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Prince Avalanche

prince-avalanchePrince Avalanche Directed by: David Gordon Green Cast: Emile Hirsch, Paul Rudd Running Time: 1 hr 34 mins Rating: R Release Date: August 16, 2013 (Chicago)

PLOT: Two males, one of them a guy (Hirsch), the other a man (Rudd), work on a Texas highway in the summer. Unknowingly bonded by their own ignorance, they are detached from a civilization that includes girls, wives, and general familial responsibility.

WHO'S IT FOR? Fans of David Gordon Green who were confused about Your Highness, rejoice.


While making feature films is hard (regardless of a tiny crew), with the notion of making a comedy is even more arduous, Prince Avalanche is a movie that never feels like it was over-thought. This is a film composed with natural talent that simply comes together.

The chemistry between Hirsch and Rudd is one that could easily be played even louder in a bigger movie, but part of the excitement of Prince Avalanche is that such a doofy duet isn't used for a buddy cop comedy, or a Raja Gosnell-directed tale of feuding neighbors with a talking animal or two. Prince Avalanche gets many a laugh out of its constant clashes between the two, as they think the other is wrong about what the essence of man is. As this movie shows with a consistently gentle touch, both of them, even the one who claims to be wiser, are kind of wrong.

Bringing back old comparisons to Jack Black, Hirsch certainly has the sensitive sassiness of a young Black character, especially when he tries to toughly express his boyish angst towards anything that he thinks is lame. While he is able to play an intentionally annoying character without the actual peskiness, Hirsch's best moments are when his character is allowed the opportunity to be storyteller. His exaggerations about stories, protective with select details, are the finest remarks this movie makes about immaturity.

Hirsch's character is matched with wonderful oppose with Rudd's lame dad of a character, who speaks pretentiously under a thick mustache goofy bits of serious wisdom like "I reap the rewards of solitude." With Rudd especially working at a top level, he shows his ability to be recognizable for his Rudd-ness (available in his romance roles especially) but can spice up his characters with depth to make them slightly different from each other. In Admission, Dinner for Schmucks, even Over Her Dead Body, he's cheese pizza. In Prince Avalanche, he's dabbed a small but distinct flavor to this genius metaphor, providing Prince Avalanche with a rich character whose pain feels very real in this movie's sweeter moments.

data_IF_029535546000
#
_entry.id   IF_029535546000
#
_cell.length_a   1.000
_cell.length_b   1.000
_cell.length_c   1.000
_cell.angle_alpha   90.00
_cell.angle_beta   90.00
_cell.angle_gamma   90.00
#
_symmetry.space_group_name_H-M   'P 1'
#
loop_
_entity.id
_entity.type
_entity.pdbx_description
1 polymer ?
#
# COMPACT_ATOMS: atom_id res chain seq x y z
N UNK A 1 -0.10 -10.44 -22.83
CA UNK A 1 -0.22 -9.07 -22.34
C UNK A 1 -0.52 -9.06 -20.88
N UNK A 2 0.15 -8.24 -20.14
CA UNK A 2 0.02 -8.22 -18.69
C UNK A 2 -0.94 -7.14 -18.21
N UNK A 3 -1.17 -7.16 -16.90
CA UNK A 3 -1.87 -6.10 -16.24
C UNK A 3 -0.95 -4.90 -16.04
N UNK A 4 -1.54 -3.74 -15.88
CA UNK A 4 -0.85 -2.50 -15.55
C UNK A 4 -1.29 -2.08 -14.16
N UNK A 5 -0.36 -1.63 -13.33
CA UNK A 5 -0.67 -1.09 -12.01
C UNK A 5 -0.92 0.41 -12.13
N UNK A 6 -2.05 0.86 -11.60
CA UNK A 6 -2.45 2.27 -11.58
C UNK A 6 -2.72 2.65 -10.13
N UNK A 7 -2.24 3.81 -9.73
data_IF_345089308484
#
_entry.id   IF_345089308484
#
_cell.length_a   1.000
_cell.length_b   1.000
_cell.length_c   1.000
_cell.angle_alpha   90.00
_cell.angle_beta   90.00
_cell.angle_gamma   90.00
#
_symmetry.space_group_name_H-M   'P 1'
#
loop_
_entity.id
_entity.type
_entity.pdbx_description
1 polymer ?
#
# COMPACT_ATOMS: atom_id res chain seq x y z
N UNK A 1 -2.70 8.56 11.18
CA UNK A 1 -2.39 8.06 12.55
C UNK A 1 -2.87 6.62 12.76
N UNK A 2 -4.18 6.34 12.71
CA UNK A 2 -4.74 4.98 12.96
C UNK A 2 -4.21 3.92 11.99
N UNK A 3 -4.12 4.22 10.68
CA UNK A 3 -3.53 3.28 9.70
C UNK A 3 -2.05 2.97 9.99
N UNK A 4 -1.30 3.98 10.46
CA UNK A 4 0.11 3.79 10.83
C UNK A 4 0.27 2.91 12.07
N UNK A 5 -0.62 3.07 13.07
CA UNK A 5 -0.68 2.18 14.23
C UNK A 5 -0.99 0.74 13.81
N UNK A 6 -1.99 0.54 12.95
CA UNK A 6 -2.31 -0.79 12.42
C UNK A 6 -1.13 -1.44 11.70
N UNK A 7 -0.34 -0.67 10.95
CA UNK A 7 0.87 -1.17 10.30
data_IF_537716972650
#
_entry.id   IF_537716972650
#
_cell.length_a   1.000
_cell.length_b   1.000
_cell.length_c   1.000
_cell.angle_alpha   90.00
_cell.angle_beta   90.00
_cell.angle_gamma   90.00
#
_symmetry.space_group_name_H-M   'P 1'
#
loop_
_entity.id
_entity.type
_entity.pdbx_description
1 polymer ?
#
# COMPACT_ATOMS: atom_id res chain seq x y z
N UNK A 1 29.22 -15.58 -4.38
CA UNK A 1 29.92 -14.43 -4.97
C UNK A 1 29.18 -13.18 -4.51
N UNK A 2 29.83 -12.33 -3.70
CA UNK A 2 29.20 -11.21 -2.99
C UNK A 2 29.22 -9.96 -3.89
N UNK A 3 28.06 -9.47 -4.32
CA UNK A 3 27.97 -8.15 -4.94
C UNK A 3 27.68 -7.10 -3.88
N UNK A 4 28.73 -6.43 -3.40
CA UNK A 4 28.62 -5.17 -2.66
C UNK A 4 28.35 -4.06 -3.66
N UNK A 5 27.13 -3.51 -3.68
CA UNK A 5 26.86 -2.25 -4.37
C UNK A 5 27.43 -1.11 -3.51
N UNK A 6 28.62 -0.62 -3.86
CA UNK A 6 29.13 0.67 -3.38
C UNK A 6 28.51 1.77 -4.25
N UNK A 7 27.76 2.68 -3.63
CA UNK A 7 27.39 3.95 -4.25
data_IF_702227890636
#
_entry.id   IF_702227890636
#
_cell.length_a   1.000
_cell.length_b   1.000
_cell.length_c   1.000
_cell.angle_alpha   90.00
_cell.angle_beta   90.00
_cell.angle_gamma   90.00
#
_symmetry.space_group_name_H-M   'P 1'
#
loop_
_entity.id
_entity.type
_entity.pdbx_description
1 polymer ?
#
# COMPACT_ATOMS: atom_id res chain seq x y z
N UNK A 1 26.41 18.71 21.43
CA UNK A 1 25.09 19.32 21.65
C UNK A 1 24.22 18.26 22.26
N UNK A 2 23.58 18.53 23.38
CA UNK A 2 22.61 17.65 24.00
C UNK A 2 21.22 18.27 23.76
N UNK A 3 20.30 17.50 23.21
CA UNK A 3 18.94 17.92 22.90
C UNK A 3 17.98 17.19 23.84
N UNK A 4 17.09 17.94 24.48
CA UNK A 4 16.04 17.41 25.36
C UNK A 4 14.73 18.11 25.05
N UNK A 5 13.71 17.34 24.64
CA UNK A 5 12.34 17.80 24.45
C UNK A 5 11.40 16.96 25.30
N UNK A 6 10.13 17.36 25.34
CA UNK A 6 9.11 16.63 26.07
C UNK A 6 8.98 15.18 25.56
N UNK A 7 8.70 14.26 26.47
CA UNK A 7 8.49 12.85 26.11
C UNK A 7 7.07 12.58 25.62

Endowed with magic hour cinematography and a nylon guitar score from Explosions in the Sky, Prince Avalanche is not just an atmospheric low-budget dry comedy with two Hollywood stars making very silly jokes, but a beautiful one. Even shots of pavement lines whirring together on a traveled road hold their own hypnotic aesthetic worth. Despite as how they may sound, these moments are too selfless to be pretentious, their existence taken with the same seriousness as anything else in this free-spirited feature film.

Blanketed with a genuine attitude, neither its comedic or dramatic elements showing a hint of desperation, Prince Avalanche can move between the two, providing each harping of genre with the same successful effect. Even when the odd couple are experimenting with characteristics that border on possibly being too ridiculous, Prince Avalanche remains true. The same can be said for an unexpected scene involving a non-actor, a house, and Rudd, which reportedly brought the actor to actual tears.

Especially in the scope of Green's previous' direction, helming juvenile odysseys like Your Highness and then The Sitter, Prince Avalanche is a special little movie. But it's in the even wider scope of contemporary American comedy that Prince Avalanche gains a distinction. We've seen some successful mainstream comedies with good acting amongst the conventions (The Heat, for example), but plenty of other comedies let their junkiness get in the way of any type of good intention, tripping over their excess.

As devoted camper Green leaves big budgets but maintains a heart for silliness as he returns to the woods, he and his collaborators freewheel with giddiness through this little movie. Together, they find that perhaps there's something to be said about keeping things simple.


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